Schnytzer Yisrael

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  • Article
    Tidal and diel orchestration of behaviour and gene expression in an intertidal mollusc
    (Nature Publishing Group, 2018-03-20) Schnytzer, Yisrael ; Simon-Blecher, Noa ; Li, J. ; Ben-Asher, H. Waldman ; Salmon-Divon, Mali ; Achituv, Yair ; Hughes, Michael E. ; Levy, Oren
    Intertidal inhabitants are exposed to the 24-hour solar day, and the 12.4 hour rising and falling of the tides. One or both of these cycles govern intertidal organisms’ behaviour and physiology, yet little is known about the molecular clockworks of tidal rhythmicity. Here, we show that the limpet Cellana rota exhibits robust tidally rhythmic behaviour and gene expression. We assembled a de-novo transcriptome, identifying novel tidal, along with known circadian clock genes. Surprisingly, most of the putative circadian clock genes, lack a typical rhythmicity. We identified numerous tidally rhythmic genes and pathways commonly associated with the circadian clock. We show that not only is the behaviour of an intertidal organism in tune with the tides, but so too are many of its genes and pathways. These findings highlight the plasticity of biological timekeeping in nature, strengthening the growing notion that the role of ‘canonical’ circadian clock genes may be more fluid than previously thought, as exhibited in an organism which has evolved in an environment where tidal oscillations are the dominant driving force.
  • Article
    12-h clock regulation of genetic information flow by XBP1s
    (Public Library of Science, 2020-01-14) Pan, Yinghong ; Ballance, Heather ; Meng, Huan ; Gonzalez, Naomi ; Kim, Sam-Moon ; Abdurehman, Leymaan ; York, Brian ; Chen, Xi ; Schnytzer, Yisrael ; Levy, Oren ; Dacso, Clifford C. ; McClung, Colleen A. ; O’Malley, Bert W. ; Liu, Silvia ; Zhu, Bokai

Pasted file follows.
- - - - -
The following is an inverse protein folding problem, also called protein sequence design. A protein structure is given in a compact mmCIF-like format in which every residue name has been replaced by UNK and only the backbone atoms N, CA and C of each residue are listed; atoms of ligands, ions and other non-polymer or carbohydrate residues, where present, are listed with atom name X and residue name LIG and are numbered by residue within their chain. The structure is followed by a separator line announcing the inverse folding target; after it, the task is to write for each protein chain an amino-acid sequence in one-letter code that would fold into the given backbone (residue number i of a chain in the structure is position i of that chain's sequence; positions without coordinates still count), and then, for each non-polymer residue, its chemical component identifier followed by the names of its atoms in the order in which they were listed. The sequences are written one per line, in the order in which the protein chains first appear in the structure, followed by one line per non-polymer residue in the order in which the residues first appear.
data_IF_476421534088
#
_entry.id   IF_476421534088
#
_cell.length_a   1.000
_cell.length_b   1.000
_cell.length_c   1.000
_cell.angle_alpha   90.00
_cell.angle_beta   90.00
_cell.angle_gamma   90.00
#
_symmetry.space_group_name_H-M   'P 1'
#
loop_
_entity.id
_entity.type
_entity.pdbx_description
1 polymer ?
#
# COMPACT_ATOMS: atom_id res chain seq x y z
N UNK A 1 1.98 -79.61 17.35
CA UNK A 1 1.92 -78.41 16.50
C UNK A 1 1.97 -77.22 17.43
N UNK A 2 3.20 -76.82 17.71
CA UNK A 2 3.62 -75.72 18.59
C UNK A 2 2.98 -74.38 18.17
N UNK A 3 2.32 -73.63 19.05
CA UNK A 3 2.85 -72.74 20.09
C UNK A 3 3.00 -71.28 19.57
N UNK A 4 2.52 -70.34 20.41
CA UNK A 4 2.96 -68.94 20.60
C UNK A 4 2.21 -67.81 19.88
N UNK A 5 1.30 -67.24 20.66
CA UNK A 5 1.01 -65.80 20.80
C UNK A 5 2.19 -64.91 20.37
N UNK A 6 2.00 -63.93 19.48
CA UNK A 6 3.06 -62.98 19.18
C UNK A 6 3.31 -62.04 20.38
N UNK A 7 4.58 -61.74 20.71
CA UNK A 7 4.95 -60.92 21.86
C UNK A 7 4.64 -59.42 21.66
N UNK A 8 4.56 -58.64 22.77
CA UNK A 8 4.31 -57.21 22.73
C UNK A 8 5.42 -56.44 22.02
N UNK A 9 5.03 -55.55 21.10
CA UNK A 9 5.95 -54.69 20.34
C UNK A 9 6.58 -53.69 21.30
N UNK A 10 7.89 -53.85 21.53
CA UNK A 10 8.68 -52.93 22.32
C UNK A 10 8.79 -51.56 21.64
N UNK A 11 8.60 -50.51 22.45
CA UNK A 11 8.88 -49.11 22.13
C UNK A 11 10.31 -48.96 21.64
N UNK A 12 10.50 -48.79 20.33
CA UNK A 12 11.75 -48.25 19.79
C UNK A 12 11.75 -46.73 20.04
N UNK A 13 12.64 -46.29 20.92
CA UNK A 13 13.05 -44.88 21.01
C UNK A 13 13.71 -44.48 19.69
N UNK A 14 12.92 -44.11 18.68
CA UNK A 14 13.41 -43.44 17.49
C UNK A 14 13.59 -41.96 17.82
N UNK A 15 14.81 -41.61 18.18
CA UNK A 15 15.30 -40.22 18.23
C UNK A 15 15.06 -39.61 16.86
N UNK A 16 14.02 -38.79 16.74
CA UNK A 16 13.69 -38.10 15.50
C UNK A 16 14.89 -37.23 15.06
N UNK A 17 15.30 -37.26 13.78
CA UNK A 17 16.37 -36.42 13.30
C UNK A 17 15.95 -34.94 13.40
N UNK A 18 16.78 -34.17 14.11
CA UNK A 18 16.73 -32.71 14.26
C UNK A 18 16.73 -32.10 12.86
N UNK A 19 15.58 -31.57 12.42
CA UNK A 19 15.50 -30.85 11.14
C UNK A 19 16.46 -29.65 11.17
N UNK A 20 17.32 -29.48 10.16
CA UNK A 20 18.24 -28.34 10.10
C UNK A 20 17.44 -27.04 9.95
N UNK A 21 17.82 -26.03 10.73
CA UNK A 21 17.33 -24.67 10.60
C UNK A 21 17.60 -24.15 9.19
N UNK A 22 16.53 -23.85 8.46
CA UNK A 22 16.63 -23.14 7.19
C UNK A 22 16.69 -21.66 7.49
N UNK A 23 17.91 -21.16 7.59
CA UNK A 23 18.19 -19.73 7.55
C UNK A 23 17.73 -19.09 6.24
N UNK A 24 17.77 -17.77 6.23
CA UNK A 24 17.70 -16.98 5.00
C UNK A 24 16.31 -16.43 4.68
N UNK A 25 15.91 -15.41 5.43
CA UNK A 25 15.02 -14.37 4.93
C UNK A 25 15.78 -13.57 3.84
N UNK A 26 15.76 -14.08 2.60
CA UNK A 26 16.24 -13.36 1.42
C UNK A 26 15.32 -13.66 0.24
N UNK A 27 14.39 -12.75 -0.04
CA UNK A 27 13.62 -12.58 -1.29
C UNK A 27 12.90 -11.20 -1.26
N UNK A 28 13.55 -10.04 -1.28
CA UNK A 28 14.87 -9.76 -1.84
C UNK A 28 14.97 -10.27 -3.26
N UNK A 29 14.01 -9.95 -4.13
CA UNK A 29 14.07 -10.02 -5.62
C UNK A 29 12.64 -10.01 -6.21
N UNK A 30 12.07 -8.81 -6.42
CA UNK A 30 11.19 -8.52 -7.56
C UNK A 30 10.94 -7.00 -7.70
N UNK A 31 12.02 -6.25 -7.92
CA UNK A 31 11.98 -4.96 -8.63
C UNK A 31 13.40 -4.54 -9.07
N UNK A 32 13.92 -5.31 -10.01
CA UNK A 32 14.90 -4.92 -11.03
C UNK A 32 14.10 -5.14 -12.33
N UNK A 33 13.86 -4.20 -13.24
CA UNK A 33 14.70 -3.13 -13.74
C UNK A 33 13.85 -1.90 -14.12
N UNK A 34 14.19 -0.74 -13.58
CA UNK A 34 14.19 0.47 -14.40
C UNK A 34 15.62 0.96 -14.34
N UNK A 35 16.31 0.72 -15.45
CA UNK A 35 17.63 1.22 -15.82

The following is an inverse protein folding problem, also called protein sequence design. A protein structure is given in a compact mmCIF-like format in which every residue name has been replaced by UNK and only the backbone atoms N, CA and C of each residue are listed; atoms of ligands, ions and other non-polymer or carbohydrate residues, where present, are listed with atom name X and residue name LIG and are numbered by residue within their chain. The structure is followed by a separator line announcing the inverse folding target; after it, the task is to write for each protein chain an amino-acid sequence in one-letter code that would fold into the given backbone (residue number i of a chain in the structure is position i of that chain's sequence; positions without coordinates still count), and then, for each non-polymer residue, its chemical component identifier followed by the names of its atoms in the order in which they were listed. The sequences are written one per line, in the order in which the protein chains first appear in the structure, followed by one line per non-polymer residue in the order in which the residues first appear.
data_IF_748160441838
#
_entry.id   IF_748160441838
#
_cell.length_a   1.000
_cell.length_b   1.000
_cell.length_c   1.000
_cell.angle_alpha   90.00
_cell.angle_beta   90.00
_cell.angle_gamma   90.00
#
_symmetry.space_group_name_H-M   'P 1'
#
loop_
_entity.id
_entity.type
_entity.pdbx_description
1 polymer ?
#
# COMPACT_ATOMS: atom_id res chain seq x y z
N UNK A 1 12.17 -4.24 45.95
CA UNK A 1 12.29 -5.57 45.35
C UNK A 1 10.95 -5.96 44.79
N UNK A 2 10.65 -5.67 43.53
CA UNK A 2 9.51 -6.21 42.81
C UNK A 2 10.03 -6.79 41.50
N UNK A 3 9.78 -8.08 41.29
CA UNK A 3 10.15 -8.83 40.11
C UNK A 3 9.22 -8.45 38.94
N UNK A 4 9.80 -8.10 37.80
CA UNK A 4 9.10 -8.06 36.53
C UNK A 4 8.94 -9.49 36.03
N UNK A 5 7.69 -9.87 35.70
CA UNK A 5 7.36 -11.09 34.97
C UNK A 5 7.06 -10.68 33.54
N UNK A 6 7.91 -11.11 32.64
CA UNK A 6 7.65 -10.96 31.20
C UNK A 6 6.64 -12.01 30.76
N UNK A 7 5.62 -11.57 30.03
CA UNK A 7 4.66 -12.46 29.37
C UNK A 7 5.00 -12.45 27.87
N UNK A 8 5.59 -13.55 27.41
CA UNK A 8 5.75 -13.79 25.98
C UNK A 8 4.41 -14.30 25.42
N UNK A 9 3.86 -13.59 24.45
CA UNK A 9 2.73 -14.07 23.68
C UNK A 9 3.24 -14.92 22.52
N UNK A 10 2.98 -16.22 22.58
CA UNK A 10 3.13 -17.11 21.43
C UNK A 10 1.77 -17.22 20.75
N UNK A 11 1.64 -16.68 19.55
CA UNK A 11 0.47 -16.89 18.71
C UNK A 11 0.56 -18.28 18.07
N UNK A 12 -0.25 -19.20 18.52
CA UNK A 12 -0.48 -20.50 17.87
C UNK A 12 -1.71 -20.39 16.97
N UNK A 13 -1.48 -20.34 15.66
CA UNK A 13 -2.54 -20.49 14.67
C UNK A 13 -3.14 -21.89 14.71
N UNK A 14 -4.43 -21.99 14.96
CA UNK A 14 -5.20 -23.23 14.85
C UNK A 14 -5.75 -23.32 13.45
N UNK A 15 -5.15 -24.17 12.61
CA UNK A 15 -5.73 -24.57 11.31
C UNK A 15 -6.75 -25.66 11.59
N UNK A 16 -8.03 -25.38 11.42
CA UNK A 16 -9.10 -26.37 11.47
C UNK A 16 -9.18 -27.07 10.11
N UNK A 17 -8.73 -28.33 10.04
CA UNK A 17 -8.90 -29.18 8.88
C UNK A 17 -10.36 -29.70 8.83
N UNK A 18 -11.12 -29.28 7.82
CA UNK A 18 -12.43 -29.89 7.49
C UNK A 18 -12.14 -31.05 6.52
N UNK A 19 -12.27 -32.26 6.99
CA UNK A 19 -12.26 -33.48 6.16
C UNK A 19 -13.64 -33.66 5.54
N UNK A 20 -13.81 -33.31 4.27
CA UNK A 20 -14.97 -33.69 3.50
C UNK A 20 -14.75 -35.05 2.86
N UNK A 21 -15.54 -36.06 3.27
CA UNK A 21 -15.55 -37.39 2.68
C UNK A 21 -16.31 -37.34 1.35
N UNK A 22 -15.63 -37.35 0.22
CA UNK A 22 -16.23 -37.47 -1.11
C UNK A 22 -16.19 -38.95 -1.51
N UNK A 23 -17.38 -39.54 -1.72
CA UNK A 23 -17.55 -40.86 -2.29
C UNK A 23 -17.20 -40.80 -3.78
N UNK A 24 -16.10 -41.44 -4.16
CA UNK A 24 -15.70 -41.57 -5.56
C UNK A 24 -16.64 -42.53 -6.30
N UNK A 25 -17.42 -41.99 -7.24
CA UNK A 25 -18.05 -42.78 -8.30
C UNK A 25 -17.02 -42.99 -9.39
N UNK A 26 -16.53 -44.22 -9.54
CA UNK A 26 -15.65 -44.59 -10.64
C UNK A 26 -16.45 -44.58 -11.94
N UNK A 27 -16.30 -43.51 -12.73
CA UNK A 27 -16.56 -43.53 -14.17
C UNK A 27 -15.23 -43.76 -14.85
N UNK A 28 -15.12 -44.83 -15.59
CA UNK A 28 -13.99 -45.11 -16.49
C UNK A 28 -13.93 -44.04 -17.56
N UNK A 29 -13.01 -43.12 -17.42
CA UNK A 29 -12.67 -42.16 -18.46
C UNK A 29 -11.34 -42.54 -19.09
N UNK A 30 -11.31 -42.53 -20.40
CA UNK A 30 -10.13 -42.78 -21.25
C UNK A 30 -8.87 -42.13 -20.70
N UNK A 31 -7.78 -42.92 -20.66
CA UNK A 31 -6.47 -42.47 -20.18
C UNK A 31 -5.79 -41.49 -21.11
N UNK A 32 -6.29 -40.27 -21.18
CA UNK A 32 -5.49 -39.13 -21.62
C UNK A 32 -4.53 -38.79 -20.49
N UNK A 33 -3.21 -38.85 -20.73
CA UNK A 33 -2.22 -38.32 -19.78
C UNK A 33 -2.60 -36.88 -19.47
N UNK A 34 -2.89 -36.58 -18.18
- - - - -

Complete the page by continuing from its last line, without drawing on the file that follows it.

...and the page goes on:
Our group recently characterized a cell-autonomous mammalian 12-h clock independent from the circadian clock, but its function and mechanism of regulation remain poorly understood. Here, we show that in mouse liver, transcriptional regulation significantly contributes to the establishment of 12-h rhythms of mRNA expression in a manner dependent on Spliced Form of X-box Binding Protein 1 (XBP1s). Mechanistically, the motif stringency of XBP1s promoter binding sites dictates XBP1s’s ability to drive 12-h rhythms of nascent mRNA transcription at dawn and dusk, which are enriched for basal transcription regulation, mRNA processing and export, ribosome biogenesis, translation initiation, and protein processing/sorting in the Endoplasmic Reticulum (ER)-Golgi in a temporal order consistent with the progressive molecular processing sequence described by the central dogma information flow (CEDIF). We further identified GA-binding proteins (GABPs) as putative novel transcriptional regulators driving 12-h rhythms of gene expression with more diverse phases. These 12-h rhythms of gene expression are cell autonomous and evolutionarily conserved in marine animals possessing a circatidal clock. Our results demonstrate an evolutionarily conserved, intricate network of transcriptional control of the mammalian 12-h clock that mediates diverse biological pathways. We speculate that the 12-h clock is coopted to accommodate elevated gene expression and processing in mammals at the two rush hours, with the particular genes processed at each rush hour regulated by the circadian and/or tissue-specific pathways.